Ghetto nerds on the rise again as it seems that we are everywhere, the new Renaissance men and women.
It took me a while to see Thor (by the way the Hangover 2 was so blah I fell asleep during it).
I am happy to report that it was giddy, playful, self-aware, and just fun. I also got to see what the hullaboo by the white supremacist Nordic God wannabes was all about regarding the casting of Idris Elba as the character Heimdall. Non-story--of course--as the mythos of the Thor film is such that people from another dimension/plane of existence/planets came to Earth and were adopted by humanity as gods leaves the white identity nationalist victimology crowd looking silly (as they almost always do) by default.
I am still worried about the bloated potential of the upcoming Avengers movie, but Thor's allusion to the Skrull and the Cosmic Cube are a move in the right direction by creating a threat so great that a super team would be necessary to get the win.
The Independent has a great interview with Iris Elba that is well worth reading in its entirety. He seems like such an arrogant, confident, navigating the world in an unapologetically Black way, brother that I can't help but smile. Iris exudes the cool in a way akin to Miles, it just radiates off the screen. A selection from Idris Elba: 'I'm So Hot Right Now':
He's appearing at a cinema near you now in Kenneth Branagh's comic book adaptation, Thor, in which he plays the Norse god Heimdall. The film is spectacular fun, yet Elba is given relatively little to do. So where are the leading roles? Doesn't someone of such undoubted charisma fancy himself for his own superhero franchise?
"I'd be lying if I said no," he agrees. "The dynamics of a superhero character are just larger. I've got a huge imagination, always had. I read Spiderman and The Incredible Hulk as a kid. (And The Beano, naturally.) So to imagine myself doing all that stuff is a real thrill. Thor is a huge, legendary comic book story and I wanted to be a part of it. Heimdall fighting the frost giants! It's just wicked."
His next film is perhaps the most promising yet. A few days after our interview, he's due at Pinewood to begin shooting Ridley Scott's Prometheus, the director's long-awaited prequel to Alien. The production is shrouded in secrecy, and Scott has even tried to play down its links to the original Alien story, but Elba is giddy about the prospect. "I'm ridiculously excited. I worked with Ridley on American Gangster and he is royalty to me. I was three years old when he first conceived the idea for Alien, but it's timeless. You look at the technology he was thinking about then: the robot characters, the mothership. That shit has lived on in movies, on TV. But Ridley was the first to do it."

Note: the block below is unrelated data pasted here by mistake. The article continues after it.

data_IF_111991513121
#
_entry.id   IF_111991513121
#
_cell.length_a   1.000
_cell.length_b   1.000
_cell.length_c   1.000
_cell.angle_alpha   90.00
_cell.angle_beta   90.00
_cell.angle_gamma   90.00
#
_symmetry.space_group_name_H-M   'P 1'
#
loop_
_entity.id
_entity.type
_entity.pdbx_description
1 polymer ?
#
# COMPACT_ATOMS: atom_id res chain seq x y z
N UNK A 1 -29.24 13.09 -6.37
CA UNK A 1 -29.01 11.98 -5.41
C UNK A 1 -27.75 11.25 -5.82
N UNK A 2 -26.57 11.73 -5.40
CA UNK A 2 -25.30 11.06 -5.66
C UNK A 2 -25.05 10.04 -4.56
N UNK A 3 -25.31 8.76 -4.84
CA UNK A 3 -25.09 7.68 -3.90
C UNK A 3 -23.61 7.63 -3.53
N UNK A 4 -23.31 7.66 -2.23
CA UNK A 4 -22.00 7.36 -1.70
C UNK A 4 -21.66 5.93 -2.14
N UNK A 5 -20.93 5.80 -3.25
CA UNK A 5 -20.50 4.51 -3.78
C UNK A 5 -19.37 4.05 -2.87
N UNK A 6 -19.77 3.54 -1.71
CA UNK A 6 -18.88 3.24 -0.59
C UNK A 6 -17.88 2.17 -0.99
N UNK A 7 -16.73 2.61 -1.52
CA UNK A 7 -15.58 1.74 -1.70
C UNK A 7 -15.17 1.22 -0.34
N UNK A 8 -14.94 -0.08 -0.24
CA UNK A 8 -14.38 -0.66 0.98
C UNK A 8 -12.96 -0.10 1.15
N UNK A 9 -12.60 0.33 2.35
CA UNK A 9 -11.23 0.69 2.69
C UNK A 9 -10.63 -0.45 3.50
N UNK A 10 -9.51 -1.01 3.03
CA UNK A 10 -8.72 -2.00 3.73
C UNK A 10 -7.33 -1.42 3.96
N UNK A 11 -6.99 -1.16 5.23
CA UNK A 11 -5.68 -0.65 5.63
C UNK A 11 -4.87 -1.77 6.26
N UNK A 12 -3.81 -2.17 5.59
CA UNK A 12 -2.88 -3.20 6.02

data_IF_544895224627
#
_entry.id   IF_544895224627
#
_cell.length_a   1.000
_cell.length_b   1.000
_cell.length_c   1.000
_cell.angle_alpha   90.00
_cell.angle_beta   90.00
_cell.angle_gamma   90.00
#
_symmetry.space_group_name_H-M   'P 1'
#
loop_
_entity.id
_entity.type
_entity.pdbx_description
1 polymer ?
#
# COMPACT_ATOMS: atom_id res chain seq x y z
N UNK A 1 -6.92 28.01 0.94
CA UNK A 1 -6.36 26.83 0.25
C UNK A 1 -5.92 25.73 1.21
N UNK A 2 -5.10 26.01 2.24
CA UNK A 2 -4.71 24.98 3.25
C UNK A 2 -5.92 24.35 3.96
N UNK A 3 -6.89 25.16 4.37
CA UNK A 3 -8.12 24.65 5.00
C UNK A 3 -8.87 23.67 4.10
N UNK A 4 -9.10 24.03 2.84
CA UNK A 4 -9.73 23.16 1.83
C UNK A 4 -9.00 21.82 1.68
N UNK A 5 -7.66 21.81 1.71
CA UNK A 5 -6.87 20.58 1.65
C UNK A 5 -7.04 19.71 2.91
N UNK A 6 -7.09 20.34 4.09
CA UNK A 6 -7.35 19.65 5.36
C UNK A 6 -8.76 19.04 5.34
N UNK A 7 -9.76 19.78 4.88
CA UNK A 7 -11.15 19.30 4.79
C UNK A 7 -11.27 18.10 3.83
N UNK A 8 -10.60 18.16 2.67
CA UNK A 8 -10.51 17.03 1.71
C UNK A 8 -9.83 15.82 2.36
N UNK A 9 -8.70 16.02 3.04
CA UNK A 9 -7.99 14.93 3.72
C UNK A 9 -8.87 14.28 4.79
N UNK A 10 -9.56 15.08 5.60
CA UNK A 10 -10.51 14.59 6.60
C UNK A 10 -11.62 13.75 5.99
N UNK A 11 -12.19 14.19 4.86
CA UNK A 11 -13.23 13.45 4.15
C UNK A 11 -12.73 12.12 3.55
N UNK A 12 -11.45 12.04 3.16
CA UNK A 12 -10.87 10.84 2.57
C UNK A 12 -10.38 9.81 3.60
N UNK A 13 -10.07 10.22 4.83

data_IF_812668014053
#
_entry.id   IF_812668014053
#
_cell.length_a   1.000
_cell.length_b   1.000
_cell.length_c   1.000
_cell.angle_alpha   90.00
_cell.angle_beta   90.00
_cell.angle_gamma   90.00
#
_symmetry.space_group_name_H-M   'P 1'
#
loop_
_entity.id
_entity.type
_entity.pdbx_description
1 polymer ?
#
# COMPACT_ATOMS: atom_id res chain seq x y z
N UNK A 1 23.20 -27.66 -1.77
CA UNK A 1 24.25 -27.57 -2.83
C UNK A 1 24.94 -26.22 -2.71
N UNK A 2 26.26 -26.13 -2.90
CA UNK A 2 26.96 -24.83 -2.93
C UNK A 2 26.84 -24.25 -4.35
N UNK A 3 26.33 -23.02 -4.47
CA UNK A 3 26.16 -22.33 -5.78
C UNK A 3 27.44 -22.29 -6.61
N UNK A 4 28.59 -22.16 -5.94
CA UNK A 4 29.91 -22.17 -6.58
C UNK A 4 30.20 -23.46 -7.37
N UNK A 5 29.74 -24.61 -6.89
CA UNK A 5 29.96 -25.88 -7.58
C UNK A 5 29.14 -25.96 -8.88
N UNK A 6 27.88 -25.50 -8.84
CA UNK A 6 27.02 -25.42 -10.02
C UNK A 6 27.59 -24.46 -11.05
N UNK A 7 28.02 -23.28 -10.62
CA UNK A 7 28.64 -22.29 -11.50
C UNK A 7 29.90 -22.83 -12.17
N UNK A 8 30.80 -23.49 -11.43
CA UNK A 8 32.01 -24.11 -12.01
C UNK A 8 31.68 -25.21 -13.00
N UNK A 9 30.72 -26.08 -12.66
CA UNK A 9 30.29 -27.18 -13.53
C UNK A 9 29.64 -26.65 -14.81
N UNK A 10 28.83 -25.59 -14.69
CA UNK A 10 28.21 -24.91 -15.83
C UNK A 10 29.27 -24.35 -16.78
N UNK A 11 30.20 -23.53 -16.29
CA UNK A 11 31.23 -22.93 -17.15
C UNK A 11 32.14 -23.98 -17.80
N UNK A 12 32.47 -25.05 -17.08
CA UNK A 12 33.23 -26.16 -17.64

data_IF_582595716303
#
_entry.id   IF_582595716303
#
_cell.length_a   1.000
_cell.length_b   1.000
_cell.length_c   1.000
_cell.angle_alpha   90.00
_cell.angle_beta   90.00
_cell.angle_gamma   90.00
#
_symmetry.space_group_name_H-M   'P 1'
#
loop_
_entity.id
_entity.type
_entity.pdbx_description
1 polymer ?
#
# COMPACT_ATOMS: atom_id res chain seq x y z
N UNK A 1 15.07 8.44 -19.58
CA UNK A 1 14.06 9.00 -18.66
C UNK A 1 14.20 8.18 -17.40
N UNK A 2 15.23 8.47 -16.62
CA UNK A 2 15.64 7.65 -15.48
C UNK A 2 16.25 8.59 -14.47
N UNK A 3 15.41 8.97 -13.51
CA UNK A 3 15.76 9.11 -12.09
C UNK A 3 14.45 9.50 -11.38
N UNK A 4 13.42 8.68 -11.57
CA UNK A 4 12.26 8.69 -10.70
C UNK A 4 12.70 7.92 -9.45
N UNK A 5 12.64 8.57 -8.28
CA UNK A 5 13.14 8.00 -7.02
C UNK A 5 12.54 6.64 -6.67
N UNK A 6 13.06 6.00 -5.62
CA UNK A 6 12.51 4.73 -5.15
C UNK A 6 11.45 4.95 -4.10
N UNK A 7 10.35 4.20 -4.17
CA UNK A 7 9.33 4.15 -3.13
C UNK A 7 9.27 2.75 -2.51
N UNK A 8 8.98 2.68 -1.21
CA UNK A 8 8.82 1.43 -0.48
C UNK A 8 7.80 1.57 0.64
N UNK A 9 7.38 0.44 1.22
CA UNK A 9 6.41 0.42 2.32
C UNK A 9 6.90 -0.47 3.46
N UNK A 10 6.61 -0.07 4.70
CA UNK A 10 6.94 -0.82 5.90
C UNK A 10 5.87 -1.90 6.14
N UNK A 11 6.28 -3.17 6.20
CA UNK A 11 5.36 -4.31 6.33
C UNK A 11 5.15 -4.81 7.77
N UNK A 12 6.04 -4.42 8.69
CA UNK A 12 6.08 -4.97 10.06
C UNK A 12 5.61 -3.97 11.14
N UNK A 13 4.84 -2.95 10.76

By this time the two of us are sitting in a quiet pub – me sipping a Coke, he a Carlsberg – with fewer strangers present to witness my emasculation by association. In common with other alpha male celebrities I've encountered, Elba has the air of an entrepreneur; he's the CEO of his own personal brand. It's not entirely specious to compare him to Stringer Bell in this respect: the striving Bell was in the drugs trade, but his real business was himself.
Business, moreover, seems to be Elba's first priority. He has a nine-year-old daughter with his ex-wife, from whom he was divorced before he was 30, and a one-year-old son from another relationship. Beyond that, he says, "I try not to talk about my personal life. It's unfair for the people involved. Right now, I'm single by choice. It's a busy time, and it's hard to maintain a good relationship when you live in a caravan. Know what I mean?"
If you do want to know more about Elba's emotional insides, I would direct you to his personal blog, driis.com, which features a selection of his musical recordings, under the moniker Big Driis. "I might tell you some stuff as a journalist, but I'll be brutally honest in my music. People will know more about me if they listen to my lyrics."
Chuckle if you must, and others have, but Elba has been a DJ since the age of 14, when he would accompany his uncle and his uncle's sound system to weddings. He spun records to pay the bills when he first arrived in the States, has produced two solo EPs, and can now count Jay-Z, Angie Stone and Pharoahe Monch among his collaborators. His music – an accomplished mix of hip-hop and soul – has appeared on the soundtracks to Prom Night and American Gangster.
"I feel like [Kanye] West when he told [Damon] Dash he was trying to rhyme," he raps on "Take Mine", a hip-hop-literate riposte to his doubters. "2 Black 2 Strong", meanwhile, is as self-aggrandising as anything by West himself: "I'm so hot right now ... I'm a one-man Million Man March movement". There are some sensitive love songs, too, though these are offset by the likes of "Sex in Your Dreams", which begins: "I'm in that zone, bone hard diamond-cutter/ Dick thick, like homemade butter..." and proceeds from there.